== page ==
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Flash Review 1, 11-12: Fruit Loops for Diaghilev
Fromage to Les Ballets Russes from Biarritz

By Nancy Dalva
Copyright 2002 Nancy Dalva

NEW YORK -- There's no credit in the program -- at least that I can find -- for the really marvelous recording Thierry Malandain uses for his repulsive rescension of "Pulcinella," based on an original for which he credits Serge Diaghilev (spelled every which way in the same program, along with every other Russian name) and Leonide Massine. He's lucky neither of them can sue. His entire evening for his company, the Ballet Biarritz, which came to shock the bourgeois at the Joyce Theatre last week, was in fact billed as an "Homage to Les Ballets Russes," and there's not much you can do about it except read about the sources for what you haven't seen, remember whatever versions you have seen, and then say, "I don't think so."

In your reading, you would find that others have had their way with the Pulcinella story, among them George Balanchine (with Jerry Robbins). You can hear why Balanchine wanted "Pulcinella" for the Stravinsky Festival -- the music is just too delicious not to use. To the already tangled tale based on the commedia dell'arte character Pulcinella, who is in the original a clown-like figure, Balanchine -- if I may digress -- added a Faust sub-plot, a spaghetti fight, and sumptuous costumes and sets by Eugene Berman. (In Nancy Reynolds's indispensable "Repertory in Review," you can read tactful contemporary reports indicating the production was a mess.) Malandain, in his version, adds, transposes, and substitutes all manner of this and that, including a medic (whose for-pay performance of mouth-to-mouth resuscitation is taken by Pulcinella as an amorous overture, rewarded with, shall we say, a Viagra moment); a hot-to-trot drag queen; and a barnyard number reminiscent of Ashton's chicken dance (itself a play on the four-little-swans from "Swan Lake") in "Fille Mal Gardee." Malandain is like this. His work keeps reminding you of things (Paul Taylor, Alwin Nikolais, the travesty version of the step-sisters in "Cinderella" ), not in an authentic way, but rather in the way Fruit Loops remind you of actual produce.

Speaking of authenticity, how authentic, and how sexy, is feigned intercourse by fully dressed people? What with its rape scenes, its humping scenes, its groping scenes, and its breast-grabbing scenes (the girls put up with a lot, but then so do the boys), "Pulcinella" seemed to last ages, though not as long as the evening's last number, to Ravel's "Bolero." That looked like a cross between a Nikolais floor routine and a Lamaze class, and seemed to last longer than actually giving birth. In between these dances, there was a horrid version of "Le Spectre de la Rose," which is pretty silly to begin with, but not offensive. It is supposed to be a dream about a handsome suitor. It is not a nightmare about a man who commits a sort of doggie-style rape -- but then, this is Malandain's dream, not Theophile Gautier's, not Nijinsky's, and not Fokine's. (They are cited in the program, which brings up an interesting issue: if you credit something, which surely you must if you use it, does its luster rub off on you? Really, it shouldn't.)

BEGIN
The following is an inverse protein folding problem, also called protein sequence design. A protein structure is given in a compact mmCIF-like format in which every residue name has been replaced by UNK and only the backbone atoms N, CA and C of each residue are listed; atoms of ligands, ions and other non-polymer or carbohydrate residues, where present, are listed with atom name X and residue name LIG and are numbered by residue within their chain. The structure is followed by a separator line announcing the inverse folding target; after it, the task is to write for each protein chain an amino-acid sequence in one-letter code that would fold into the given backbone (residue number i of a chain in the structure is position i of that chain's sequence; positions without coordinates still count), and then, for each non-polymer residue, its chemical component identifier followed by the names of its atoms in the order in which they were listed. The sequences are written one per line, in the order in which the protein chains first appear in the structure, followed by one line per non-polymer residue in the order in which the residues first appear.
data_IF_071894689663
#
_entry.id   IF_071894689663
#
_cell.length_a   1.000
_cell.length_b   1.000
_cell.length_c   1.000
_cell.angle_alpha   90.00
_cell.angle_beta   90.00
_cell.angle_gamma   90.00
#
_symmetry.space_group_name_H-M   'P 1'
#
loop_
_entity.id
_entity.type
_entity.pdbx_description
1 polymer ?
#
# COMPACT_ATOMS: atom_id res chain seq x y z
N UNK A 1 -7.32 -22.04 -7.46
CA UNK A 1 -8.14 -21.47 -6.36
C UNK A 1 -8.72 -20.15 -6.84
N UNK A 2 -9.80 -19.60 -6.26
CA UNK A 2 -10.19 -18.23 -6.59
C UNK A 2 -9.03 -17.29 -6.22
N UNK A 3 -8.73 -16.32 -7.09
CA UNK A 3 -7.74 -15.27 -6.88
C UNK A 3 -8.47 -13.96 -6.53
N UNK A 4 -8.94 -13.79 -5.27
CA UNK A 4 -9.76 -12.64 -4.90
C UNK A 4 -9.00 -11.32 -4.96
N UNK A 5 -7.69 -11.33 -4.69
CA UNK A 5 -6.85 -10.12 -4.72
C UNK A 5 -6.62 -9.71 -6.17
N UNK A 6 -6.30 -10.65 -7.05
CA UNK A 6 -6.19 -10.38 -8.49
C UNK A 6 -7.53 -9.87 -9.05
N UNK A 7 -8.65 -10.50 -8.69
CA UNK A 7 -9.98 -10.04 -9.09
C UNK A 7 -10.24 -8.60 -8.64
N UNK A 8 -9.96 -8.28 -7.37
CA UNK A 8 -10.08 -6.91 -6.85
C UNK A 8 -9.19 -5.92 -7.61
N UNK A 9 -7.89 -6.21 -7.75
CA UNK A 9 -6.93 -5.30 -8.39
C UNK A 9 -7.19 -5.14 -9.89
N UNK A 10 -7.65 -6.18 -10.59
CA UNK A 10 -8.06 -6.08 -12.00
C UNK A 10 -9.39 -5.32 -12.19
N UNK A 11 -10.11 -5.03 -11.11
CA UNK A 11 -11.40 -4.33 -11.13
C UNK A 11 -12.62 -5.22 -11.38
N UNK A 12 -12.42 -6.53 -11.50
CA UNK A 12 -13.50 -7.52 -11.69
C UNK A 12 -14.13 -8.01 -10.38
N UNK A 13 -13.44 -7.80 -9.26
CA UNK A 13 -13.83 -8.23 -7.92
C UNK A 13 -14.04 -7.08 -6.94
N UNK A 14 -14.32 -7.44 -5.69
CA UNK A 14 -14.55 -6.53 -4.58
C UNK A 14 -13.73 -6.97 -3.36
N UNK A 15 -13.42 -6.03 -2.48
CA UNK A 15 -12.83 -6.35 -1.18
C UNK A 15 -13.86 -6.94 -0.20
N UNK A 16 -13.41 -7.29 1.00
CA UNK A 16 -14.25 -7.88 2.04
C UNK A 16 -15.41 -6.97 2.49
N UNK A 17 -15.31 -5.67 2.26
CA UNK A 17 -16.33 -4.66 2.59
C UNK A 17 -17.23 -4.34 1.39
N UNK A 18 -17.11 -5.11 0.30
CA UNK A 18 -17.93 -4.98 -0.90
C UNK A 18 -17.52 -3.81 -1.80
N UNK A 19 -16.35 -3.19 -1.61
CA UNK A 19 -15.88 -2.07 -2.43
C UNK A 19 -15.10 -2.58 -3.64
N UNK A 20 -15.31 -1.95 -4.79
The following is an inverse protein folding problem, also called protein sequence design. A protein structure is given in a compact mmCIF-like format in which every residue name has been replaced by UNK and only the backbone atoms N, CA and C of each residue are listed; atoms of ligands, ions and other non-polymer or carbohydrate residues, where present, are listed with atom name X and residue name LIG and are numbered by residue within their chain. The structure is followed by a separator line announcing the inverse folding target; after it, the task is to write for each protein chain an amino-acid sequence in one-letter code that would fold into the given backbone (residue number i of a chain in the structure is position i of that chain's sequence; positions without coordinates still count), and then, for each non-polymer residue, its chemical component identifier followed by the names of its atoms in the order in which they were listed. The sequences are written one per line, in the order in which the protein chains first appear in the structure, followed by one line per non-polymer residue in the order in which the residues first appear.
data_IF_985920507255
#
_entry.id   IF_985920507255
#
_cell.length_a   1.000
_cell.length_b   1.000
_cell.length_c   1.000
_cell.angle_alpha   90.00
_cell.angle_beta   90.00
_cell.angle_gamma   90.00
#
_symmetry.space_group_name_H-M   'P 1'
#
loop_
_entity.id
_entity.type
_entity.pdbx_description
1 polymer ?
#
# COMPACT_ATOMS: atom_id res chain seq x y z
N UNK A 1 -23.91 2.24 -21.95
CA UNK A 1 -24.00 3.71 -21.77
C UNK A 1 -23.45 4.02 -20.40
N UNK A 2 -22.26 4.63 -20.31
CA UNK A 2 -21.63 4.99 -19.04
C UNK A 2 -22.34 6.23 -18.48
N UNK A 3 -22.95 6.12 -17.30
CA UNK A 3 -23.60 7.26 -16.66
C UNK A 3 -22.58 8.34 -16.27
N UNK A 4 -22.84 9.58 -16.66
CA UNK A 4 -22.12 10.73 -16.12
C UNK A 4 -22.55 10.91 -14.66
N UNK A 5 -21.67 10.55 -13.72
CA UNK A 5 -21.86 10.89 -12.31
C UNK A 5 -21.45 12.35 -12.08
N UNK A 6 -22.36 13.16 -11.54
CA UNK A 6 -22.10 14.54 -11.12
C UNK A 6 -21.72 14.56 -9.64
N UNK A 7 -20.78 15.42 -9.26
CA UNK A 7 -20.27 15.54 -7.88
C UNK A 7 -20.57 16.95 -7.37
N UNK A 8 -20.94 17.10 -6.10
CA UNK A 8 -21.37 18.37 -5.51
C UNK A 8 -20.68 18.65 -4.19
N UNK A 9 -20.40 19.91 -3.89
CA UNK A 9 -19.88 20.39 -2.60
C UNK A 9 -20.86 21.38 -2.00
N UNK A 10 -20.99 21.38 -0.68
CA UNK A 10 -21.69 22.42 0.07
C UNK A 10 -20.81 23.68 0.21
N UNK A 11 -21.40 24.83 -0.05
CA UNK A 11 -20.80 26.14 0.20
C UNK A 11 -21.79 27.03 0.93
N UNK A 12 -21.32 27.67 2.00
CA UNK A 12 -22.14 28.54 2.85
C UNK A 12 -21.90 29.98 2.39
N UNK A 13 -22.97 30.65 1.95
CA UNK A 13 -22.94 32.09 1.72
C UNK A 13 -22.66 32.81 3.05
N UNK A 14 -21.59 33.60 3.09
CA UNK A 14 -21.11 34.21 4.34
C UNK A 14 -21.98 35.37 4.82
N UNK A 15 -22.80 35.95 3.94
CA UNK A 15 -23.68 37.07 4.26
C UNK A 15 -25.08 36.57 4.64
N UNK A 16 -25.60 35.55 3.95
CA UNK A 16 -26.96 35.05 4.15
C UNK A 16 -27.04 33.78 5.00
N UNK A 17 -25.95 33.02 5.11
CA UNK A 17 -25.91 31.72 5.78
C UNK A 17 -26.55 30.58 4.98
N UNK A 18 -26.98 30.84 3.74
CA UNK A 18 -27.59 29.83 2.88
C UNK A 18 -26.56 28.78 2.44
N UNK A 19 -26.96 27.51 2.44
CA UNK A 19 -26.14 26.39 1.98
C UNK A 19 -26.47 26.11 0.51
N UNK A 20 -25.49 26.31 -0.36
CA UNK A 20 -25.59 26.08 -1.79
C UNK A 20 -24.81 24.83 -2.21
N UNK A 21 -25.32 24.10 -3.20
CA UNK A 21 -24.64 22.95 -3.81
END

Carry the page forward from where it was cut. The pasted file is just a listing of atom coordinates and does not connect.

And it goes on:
It's not, dear dance insider, that I have anything against the restaging of masterpieces -- as Artaud said, there are "no more masterpieces." And it's not --because I can just sense someone out there thinking what a prude I am -- that I am offended by the genuine lustiness of the original "Pulcinella" (commedia being based, as it is, on racy Roman comedy), or the sexual undertones of the "Spectre," or -- and we'll get to this soon -- the sensuality of "Afternoon of a Faun." What does offend me is the choreographer's rare mixture of refinement (that would be the classical ballet technique) and obscenity (that would be the use to which he puts it). Malandain makes soft porn ballets. What appalling taste! And not very hot at that, in my opinion. (Malandain is no Bejart.)

Of course Malandain must be hot to someone -- and one deeply suspects, from the evidence of his solo version of "L'Apres-midi d'un Faune," that that person is himself. Here's the gist of his version (with the program citing Nijinsky, Bakst, and Mallarme, poor dears): A man, alone, wearing tight white underpants, is splayed on a catafalque-like piece of furniture that turns out to be a giant tissue box. Disposed on the stage are two ottoman-sized clumps of white fabric, which are apparently meant to portray used tissues -- that is, tissues with which he has already, as it were, had his way. How do we know this? Because he dismounts the tissue box to dip his thumb into one clump and then -- this is truly disgusting --sucks it. (This reminded me of David Parker's The Bang Group, which is famous for thumb sucking, but not as a solo enterprise.) By the end of the dance, the "faun," who is like nothing so much as a French Portnoy locked in a bathroom with himself, has, though not disrobing, thoroughly shown off his buttocks -- or shall we say "derriere," to be chic? --- and concluded another satisfactory encounter with himself. If this reminds you of the original, with the girl and the scarf, so be it.

I suppose this would be the moment to say that the soloist, Christophe Romero, and indeed all the Biarritz dancers, seem dedicated to the work, and dance it with vigor. But whatever pleasure you find in their sincerity diminishes when you begin to worry that they are delusional. After a while you find yourself hoping that they know that what they are doing is of dubious merit. (You can feel lonesome, watching bad art.) I have to say that the Frenchmen in front of me were enthusiastic, and kept the final applause going for quite a while. I doubt they were faking it.

Nancy Dalva is the Senior Writer for 2wice.

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